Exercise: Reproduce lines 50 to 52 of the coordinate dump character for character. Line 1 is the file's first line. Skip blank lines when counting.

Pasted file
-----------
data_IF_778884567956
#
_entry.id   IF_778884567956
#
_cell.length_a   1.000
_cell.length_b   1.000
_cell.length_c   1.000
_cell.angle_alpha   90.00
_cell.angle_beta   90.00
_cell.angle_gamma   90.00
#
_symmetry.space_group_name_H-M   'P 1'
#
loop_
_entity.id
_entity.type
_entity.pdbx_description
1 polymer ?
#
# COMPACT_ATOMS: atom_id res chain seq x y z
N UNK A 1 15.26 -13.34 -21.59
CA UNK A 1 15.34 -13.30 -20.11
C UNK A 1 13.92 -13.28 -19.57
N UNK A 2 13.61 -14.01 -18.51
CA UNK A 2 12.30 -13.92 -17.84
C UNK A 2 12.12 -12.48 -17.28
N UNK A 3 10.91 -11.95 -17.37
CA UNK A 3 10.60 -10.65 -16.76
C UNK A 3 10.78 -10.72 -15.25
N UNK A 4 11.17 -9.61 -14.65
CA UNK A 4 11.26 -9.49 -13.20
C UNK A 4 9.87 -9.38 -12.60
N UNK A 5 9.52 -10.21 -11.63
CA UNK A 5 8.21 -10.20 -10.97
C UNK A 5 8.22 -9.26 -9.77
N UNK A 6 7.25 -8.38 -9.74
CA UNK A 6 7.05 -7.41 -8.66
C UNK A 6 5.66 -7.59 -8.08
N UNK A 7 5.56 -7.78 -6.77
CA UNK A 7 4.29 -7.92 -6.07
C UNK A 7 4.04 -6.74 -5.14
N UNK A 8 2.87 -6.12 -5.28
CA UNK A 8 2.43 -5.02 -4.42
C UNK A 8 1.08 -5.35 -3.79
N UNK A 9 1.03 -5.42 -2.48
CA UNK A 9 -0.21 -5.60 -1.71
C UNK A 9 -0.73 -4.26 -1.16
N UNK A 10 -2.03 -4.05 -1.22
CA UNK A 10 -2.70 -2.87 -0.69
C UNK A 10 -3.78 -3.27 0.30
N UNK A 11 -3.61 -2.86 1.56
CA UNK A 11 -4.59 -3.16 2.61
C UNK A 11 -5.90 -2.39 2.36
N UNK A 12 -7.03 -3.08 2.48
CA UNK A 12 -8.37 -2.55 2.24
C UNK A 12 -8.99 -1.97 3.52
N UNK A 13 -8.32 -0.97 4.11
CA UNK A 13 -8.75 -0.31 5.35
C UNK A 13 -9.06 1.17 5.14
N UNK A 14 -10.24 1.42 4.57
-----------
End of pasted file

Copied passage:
C UNK A 10 -3.78 -3.27 0.30
N UNK A 11 -3.61 -2.86 1.56
CA UNK A 11 -4.59 -3.16 2.61